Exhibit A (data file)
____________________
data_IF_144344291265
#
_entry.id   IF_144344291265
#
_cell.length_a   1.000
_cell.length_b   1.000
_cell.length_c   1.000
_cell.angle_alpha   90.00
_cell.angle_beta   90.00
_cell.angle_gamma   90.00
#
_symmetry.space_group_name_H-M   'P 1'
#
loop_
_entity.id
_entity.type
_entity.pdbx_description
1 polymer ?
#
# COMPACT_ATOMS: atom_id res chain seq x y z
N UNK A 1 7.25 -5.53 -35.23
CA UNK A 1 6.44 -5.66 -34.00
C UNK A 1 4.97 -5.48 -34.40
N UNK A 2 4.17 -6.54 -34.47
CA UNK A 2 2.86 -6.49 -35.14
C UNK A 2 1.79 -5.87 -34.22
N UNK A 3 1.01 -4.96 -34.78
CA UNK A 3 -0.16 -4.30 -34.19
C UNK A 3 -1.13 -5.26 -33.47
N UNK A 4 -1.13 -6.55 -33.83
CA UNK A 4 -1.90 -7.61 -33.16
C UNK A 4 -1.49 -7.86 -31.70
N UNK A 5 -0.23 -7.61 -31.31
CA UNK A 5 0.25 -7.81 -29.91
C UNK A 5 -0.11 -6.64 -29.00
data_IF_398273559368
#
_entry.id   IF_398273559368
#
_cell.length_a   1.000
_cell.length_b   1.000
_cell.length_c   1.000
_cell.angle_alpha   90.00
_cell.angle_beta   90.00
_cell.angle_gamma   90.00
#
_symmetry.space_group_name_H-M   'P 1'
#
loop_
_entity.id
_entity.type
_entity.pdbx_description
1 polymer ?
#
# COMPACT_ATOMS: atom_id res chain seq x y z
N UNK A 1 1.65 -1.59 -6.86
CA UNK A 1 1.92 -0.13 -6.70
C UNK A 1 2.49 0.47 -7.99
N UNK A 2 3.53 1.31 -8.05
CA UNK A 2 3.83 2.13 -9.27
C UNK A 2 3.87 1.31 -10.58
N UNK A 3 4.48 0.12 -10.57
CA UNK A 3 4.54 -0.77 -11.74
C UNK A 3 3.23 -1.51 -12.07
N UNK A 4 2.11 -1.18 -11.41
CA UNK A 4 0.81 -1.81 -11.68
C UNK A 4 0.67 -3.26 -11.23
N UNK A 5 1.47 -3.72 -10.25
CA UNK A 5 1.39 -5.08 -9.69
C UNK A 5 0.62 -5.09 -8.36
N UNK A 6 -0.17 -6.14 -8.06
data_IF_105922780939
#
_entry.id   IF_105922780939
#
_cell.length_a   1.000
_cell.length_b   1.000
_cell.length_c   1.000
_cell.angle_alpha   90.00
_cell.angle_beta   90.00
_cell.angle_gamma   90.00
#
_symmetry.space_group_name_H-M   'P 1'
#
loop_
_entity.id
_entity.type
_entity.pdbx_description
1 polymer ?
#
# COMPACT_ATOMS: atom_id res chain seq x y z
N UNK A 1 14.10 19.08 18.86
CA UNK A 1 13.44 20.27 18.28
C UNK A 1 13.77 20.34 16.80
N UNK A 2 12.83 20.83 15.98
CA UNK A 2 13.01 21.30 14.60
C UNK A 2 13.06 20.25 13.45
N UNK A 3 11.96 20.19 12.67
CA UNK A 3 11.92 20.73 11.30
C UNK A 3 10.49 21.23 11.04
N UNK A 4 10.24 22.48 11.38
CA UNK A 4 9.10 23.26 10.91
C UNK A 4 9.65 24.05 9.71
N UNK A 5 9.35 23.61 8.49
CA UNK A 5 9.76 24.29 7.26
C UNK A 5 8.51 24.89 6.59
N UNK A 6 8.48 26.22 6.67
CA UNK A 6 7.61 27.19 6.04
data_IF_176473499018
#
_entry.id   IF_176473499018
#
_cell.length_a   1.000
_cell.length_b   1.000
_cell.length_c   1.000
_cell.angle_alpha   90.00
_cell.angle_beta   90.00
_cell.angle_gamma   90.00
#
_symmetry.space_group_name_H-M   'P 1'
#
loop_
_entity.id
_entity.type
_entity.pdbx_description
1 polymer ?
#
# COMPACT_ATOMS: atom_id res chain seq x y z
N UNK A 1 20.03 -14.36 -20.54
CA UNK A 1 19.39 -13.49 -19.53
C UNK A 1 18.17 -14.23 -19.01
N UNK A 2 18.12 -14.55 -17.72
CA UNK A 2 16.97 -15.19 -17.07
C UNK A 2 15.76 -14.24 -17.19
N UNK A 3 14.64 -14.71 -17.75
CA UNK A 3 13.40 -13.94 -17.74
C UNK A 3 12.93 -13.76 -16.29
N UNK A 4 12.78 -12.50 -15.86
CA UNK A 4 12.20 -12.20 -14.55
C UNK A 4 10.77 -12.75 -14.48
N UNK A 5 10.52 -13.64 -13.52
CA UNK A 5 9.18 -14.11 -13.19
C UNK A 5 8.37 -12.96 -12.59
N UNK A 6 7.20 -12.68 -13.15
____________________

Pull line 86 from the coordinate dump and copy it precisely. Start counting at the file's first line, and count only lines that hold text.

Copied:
_entity.id